Sometimes the title of a book can call to you and for some reason The Weightless World was one such title from the moment it arrived in the post. It intrigued me without even having to have read a page (or as you can see below without any illustration on the cover, though in its own way that is also intriguing enough). Throw in the fact that it was a debut (I do like a debut novel, all those idea’s all that energy) and was from an independent press, the press who published A Girl is a Half Formed Thing no less, and three of my favourite ‘I am strongly inclined to read this’ boxes were ticked. Before I knew it, I was off adventuring with an unlikely group of fellows in India.
Raymond Ess is going to kill me.
This is the thought I can’t stop thinking. One way and another I have been thinking it for years, though I used to mean something like Raymond Ess is going to be annoyed at me or Raymond Ess is asking too much of me. I don’t mean either of those things now. I just mean he is going to kill me.
One night soon, when he find out what I’ve done. Raymond Ess is going to slip quietly into my room and murder me in my bed. He’s going to stab me through the sheets with a kitchen knife, crush my throat with his speckled hands, and he’s not going to do it because he’s mad, though he is (stark, staring); he’s going to do it because it’s what I deserve. Because it’s the only punishment that fits the crime.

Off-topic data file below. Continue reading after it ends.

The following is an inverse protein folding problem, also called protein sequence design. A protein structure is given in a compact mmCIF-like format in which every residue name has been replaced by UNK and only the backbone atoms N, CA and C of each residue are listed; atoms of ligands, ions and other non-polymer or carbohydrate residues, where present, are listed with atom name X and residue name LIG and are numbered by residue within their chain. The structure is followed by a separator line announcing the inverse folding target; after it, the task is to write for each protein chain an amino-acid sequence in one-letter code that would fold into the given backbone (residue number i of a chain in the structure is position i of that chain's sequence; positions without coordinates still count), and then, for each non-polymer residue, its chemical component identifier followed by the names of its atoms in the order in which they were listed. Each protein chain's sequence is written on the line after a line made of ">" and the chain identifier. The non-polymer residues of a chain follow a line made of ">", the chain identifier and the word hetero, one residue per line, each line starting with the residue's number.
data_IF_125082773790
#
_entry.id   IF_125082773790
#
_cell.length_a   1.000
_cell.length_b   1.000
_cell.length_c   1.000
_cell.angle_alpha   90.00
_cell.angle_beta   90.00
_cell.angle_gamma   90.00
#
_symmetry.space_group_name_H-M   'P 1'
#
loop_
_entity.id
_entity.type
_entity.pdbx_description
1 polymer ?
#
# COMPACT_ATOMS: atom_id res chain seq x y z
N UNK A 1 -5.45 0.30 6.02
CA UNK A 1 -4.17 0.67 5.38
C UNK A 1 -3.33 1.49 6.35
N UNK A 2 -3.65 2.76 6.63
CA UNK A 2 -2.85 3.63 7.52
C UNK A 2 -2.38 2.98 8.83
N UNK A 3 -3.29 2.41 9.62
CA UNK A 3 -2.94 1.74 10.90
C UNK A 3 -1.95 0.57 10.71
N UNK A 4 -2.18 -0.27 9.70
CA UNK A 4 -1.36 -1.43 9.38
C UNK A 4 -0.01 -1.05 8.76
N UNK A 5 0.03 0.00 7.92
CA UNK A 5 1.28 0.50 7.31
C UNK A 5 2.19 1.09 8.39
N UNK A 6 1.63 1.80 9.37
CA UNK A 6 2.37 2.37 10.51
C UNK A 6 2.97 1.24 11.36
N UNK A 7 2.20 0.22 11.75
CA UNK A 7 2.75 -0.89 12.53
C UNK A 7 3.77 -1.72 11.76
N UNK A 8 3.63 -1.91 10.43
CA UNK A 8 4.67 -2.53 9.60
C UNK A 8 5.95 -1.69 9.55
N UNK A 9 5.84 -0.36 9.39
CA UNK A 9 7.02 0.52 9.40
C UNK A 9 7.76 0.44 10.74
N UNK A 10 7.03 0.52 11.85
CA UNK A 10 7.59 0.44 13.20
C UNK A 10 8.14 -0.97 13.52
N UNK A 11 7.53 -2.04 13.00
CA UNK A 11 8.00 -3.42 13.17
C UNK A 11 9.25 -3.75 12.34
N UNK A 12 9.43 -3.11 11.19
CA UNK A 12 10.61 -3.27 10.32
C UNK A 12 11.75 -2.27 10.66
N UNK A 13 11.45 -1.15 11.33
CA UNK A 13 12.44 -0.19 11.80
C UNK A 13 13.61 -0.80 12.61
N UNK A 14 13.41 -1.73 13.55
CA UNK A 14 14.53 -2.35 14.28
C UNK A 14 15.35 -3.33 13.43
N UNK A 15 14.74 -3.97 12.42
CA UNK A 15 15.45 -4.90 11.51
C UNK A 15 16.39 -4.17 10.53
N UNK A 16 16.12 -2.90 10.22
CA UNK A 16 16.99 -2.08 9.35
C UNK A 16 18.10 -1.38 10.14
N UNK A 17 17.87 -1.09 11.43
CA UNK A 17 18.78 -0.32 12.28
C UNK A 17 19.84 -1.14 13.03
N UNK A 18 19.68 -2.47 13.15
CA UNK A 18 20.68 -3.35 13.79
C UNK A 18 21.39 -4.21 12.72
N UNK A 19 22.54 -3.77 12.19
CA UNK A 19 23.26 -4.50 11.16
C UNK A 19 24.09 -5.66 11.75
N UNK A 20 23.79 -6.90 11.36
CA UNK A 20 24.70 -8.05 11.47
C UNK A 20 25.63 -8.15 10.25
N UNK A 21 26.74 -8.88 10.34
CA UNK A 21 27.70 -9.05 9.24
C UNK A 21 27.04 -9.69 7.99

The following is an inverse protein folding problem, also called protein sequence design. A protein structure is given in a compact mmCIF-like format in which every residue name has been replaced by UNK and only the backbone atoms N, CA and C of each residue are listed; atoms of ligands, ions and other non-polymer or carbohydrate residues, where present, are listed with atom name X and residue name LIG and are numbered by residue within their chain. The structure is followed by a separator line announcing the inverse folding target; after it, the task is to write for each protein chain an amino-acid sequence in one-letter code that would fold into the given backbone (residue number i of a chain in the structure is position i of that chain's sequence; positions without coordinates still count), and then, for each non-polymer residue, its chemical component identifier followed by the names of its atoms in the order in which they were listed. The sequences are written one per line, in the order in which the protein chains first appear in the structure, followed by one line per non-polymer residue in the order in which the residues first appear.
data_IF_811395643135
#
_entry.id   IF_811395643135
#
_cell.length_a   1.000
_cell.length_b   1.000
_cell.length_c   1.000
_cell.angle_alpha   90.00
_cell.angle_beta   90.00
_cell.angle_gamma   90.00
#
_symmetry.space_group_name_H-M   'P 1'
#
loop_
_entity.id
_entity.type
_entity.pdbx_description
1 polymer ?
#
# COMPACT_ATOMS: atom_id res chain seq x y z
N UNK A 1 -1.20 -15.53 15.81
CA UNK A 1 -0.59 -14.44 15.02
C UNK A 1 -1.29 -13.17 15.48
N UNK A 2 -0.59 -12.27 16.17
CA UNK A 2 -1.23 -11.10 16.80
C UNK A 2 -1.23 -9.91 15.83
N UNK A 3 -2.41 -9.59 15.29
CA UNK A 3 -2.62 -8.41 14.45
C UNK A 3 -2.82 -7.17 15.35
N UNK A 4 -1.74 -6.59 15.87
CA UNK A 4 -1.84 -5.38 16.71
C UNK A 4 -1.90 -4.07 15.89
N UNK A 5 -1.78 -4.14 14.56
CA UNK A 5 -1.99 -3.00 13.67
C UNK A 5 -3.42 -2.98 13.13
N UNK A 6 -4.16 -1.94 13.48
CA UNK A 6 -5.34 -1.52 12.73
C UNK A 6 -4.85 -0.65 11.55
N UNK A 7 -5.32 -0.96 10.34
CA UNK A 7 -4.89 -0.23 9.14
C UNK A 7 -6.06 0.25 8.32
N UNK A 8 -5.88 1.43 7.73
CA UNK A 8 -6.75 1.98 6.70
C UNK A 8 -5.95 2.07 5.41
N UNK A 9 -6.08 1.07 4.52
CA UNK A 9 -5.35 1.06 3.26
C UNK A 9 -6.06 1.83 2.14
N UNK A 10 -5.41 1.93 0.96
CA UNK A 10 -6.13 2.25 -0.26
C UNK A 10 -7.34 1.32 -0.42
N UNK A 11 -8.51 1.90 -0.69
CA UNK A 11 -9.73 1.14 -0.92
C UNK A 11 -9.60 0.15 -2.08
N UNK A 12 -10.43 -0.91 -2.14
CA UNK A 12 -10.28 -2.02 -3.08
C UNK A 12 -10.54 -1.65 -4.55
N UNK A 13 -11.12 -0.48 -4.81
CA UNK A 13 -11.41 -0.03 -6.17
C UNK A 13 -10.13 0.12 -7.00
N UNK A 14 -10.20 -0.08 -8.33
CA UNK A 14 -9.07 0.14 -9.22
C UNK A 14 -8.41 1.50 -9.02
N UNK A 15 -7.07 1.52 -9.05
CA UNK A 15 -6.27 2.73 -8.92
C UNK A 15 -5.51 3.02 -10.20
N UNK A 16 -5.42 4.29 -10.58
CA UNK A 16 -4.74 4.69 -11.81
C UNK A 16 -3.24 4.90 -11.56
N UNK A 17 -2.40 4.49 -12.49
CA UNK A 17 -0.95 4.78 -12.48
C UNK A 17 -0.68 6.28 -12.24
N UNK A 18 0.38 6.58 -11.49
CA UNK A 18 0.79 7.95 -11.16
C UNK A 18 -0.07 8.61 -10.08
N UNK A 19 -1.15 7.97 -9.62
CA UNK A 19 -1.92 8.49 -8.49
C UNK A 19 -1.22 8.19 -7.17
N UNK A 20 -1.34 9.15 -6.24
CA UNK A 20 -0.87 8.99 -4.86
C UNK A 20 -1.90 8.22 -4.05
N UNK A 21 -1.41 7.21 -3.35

They say that the opener of a book should instantly draw the reader in. The Weightless World pulls you in with some force. We soon discover that the Raymond Ess is not some psychopathic monster hunting our narrator, Steven Strauss, down but actually his boss and Steven has done something he believes is so terrible it is worthy of murder. But what? Well, obviously that is the question that a lot of the book is based around so I am not going to tell you. What I can say is that Steven has ended up on the other side of the world from his home in England and is now on a trip to India with his boss to go and find an antigravity machine. Yes, an antigravity machine.